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RE: OFF TOPIC - SE / PE initials

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To add to what Jason and Paul offered...

There are three basic ways that licenses relative to structural
engineering are done in the various states.

1) Most states have only a PE license.  In such states, a SE license does
not exist, so the SE designation is basically meaningless.  Of these
states, so only offer the Civil PE exam for getting your PE license; some
offer both the Civil and Structural I PE exam and you can choose; and in
some states they offer both, but which one you pick can affect you license
some (I believe Arizona is one such state...if you want to do pure
strucutral work, then you take the Struct I exam...please correct me if I
am wrong).  In such states, you would just have a PE after your name.  For
me, I am licensed in Michigan which only has a PE license.  So, in the
"eyes" of Michigan, I can "call" myself "Scott Maxwell, PE".

2) There are a few states that have both a PE and a SE license, but
require you get the PE license prior to getting the SE license (California
and Washington comes to mind).  These states typically have what is
referred to as a Title Act license for the SE license and a Practive Act
for the PE license.  This essentially means that in the licensing board's
eyes, the PE license gets you the ability to practice (structural)
engineering and the SE license gets you the ability to call your self a
structural engineer (i.e. use the title of "Structural Engineer").  It
turns out that it is no so simple typically.  California "confuses" the
issue in that the DSA (Department of the State Architect or some such)
requires all hospitals and schools to be designed by a SE and some local
jurisdictions require buildings over a certain height to be designed by a
SE.  The result of this is that for those who solely practice in such a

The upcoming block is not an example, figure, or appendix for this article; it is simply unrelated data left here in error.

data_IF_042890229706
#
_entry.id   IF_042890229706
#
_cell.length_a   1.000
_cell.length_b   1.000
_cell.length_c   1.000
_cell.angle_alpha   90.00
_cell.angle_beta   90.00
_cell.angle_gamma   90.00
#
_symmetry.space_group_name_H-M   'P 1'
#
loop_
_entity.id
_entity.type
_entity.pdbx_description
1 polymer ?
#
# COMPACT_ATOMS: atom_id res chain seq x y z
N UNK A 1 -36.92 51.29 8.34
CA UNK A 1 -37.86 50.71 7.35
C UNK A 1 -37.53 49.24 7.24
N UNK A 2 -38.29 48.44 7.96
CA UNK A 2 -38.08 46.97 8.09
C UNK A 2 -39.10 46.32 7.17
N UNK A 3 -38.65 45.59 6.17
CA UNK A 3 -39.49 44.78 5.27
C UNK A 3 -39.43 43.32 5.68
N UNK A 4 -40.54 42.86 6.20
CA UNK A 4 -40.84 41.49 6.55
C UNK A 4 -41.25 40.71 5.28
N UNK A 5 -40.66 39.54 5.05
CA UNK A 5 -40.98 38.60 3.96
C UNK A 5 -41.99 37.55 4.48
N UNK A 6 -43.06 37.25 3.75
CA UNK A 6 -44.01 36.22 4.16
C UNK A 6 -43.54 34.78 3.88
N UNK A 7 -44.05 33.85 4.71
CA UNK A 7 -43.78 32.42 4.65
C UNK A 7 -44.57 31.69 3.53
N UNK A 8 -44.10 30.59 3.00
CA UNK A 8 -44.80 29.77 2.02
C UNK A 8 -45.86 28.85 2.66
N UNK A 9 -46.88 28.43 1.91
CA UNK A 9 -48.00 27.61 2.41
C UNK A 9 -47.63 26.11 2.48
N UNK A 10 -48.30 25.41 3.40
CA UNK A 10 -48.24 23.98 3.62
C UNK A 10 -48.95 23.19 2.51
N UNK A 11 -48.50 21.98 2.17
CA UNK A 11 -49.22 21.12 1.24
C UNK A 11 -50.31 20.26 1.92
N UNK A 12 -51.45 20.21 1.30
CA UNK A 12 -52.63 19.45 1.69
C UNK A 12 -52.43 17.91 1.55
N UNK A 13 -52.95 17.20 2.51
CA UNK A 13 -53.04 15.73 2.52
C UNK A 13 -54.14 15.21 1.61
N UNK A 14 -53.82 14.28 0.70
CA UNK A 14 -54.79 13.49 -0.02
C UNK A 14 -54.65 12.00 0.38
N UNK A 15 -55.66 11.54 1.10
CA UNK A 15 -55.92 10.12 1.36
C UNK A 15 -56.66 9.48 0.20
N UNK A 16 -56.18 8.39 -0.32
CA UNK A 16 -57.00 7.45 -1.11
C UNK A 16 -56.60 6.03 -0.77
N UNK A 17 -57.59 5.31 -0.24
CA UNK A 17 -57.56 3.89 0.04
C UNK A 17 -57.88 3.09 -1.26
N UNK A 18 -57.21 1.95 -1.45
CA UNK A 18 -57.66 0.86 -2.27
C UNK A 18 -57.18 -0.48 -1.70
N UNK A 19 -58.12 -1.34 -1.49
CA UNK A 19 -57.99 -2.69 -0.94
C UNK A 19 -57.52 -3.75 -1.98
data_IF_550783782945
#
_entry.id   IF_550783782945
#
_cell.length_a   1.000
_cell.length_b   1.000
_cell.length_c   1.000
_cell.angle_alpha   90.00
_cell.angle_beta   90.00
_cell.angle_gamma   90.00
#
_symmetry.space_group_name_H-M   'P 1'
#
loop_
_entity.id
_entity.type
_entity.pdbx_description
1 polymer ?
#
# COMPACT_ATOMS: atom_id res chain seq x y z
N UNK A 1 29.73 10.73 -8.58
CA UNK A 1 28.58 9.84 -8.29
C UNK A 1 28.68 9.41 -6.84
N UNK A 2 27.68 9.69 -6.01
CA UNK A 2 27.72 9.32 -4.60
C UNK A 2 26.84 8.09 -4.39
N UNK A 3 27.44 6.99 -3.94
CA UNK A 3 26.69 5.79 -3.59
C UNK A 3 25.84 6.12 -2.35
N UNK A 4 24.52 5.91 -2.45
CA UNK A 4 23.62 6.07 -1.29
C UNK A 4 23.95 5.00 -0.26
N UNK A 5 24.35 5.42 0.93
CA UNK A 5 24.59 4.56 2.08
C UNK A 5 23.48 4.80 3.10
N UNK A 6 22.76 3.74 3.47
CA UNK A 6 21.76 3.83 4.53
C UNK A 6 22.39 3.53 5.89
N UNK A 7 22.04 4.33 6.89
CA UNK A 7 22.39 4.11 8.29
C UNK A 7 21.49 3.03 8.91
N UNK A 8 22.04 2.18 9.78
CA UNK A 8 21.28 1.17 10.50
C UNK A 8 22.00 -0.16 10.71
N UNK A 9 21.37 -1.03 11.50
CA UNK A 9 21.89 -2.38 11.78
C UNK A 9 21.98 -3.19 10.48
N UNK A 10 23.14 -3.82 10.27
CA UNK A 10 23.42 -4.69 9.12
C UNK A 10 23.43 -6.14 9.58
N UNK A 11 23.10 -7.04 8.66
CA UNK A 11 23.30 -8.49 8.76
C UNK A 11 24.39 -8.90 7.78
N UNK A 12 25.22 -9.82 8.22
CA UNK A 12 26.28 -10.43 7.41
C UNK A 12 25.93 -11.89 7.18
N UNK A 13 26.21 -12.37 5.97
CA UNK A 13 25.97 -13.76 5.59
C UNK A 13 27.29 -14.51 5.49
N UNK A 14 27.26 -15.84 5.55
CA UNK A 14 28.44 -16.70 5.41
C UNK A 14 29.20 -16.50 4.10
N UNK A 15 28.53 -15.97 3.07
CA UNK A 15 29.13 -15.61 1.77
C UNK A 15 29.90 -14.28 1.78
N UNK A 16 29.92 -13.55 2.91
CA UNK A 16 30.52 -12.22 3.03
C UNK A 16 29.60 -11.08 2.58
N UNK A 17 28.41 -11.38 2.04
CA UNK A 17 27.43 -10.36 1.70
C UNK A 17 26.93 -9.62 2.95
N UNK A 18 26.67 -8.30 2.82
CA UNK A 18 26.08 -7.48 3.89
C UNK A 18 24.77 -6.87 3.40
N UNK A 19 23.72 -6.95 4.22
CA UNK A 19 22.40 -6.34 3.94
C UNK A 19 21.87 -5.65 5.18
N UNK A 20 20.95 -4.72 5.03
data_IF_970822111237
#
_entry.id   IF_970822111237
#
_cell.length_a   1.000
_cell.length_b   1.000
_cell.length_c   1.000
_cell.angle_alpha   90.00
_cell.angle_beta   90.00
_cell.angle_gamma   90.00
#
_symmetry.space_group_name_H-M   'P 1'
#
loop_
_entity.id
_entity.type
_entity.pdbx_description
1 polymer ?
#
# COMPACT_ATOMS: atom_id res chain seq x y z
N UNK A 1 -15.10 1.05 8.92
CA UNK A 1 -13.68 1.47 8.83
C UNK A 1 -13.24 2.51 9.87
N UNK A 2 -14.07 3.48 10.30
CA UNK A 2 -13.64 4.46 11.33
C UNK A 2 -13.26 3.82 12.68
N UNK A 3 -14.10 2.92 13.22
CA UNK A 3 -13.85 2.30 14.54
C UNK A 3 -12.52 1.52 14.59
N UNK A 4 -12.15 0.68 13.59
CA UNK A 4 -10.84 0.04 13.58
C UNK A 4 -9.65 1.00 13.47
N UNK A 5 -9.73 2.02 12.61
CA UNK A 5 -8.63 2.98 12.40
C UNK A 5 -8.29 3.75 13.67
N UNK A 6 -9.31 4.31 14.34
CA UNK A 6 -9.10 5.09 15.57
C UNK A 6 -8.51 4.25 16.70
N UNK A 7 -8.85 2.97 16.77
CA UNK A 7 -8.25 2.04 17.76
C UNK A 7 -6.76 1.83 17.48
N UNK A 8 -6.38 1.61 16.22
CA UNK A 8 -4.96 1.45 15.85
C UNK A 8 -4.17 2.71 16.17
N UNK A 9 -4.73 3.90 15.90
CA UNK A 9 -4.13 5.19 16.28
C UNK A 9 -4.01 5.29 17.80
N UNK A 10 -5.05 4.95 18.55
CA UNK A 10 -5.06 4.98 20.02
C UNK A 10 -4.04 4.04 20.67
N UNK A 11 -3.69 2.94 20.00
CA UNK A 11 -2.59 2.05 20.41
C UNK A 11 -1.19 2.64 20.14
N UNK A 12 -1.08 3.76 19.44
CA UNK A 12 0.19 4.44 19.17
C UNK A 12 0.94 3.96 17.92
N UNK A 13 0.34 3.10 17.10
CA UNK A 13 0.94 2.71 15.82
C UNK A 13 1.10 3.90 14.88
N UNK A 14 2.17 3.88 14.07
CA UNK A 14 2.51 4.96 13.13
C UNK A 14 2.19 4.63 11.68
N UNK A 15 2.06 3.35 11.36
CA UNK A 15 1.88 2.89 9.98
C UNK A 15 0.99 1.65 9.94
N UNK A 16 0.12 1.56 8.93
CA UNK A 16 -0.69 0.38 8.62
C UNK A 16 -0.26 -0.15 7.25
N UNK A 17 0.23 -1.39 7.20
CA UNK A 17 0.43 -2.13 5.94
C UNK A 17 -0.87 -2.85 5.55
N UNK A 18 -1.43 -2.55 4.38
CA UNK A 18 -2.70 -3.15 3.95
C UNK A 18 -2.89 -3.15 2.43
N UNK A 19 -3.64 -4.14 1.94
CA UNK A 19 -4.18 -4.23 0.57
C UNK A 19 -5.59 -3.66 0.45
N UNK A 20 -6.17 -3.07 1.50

state, they will general just put a SE after their name (assuming that
they have a SE license).  This is because in such states it is assumed
taht you have your PE license as you MUST have a PE license before you can
get your SE license.  For me, I have a PE license in Washington and just
learned that I passed (finally) the Struct III exam so I also have my SE
license there.  So, in the "eyes" of Washington, I am "Scott Maxwell, SE"
which also directly implies that I call also be "referred to" as "Scott
Maxwell, PE, SE".

3) There is one state that has both a Practice Act PE license and a
Practice Act SE license.  That state is Illinois.  A PE license in
Illinois does someone who wants to only practice structural engineering
(i.e. does not want to do any general civil engineering stuff) absolutely
no good.  To practice structural engineering in Illinois, you MUST have a
SE license.  So, if you also want to practice general civil engineering,
then you must also obtain your PE license.  So, you can have some people
in Illinois who only have a PE license and thus would only have a PE after
their name.  You can have others who only have a SE license and thus only
a SE after their name.  And you can have others that have both and will
have both a PE and a SE after their name.  For me, I am licensed in
Illnois as a SE but not as a PE (I could easily get my PE license there as
it is direct reciprosity from my Michigan PE license) as a PE license has
no value to me (I have no desire to general civil work).  So, in the eyes
of Illinois, I am "Scott Maxwell, SE".

As a result, I use "Scott Maxwell, PE, SE" as it handles the state
(Michigan) where I only have a PE license (and there is no such thing as a
SE license) as well as other similar states in which I might get licensed
in the future AND it handles those states where I have my SE license (as
well as potentially my PE license).

HTH,

Scott Maxwell, PE, SE
Adrian, MI

On Mon, 31 Jan 2005, jwknospam wrote:

> In some jurisdictions there are two different licenses Ė Structural Engineer
> and Professional Engineer (everything but structural).
>
>
>
> In Missouri there is no difference.  I passed the Structural Engineering I
> (SE I) exam and they called me a PE.  Anyone who passes the Civil
> Engineering PE exam is also called a PE.
>
>
>
> In Illinois, you take the civil exam to be a PE and the two structural exams
> to be a SE (the SE I and SE II).  Iím licensed as a SE in Illinois, but
> cannot be licensed as a PE without also taking and passing the Civil
> Engineering exam.
>
>
>
> So, technically, Iím a PE in Missouri and a SE in Illinois, so my title is
> Jason W. Kilgore, PE, SE.
>
>
>
>    _____
>
> From: Yi Yang [mailto:YI(--nospam--at)summit-sr.com]
> Sent: Monday, January 31, 2005 2:07 PM
> To: seaint(--nospam--at)seaint.org
> Subject: OFF TOPIC - SE / PE initials
>
>
>
> I've seen engineers using SE, PE initials together, or just SE, such as John
> Doe, S.E. or John Doe, S.E., P.E.
>
>
>
> Which one is more proper, or doesn't really matter?
>
>
>
> Y i   Y a n g,   S. E.
>
> STRUCTURAL DIVISION
>
> SUMMIT ENGINEERING INC.
>
> 707.527.0775.x15
>
> Santa Rosa, California
>
>
>
>
>
>
> --
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>
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>

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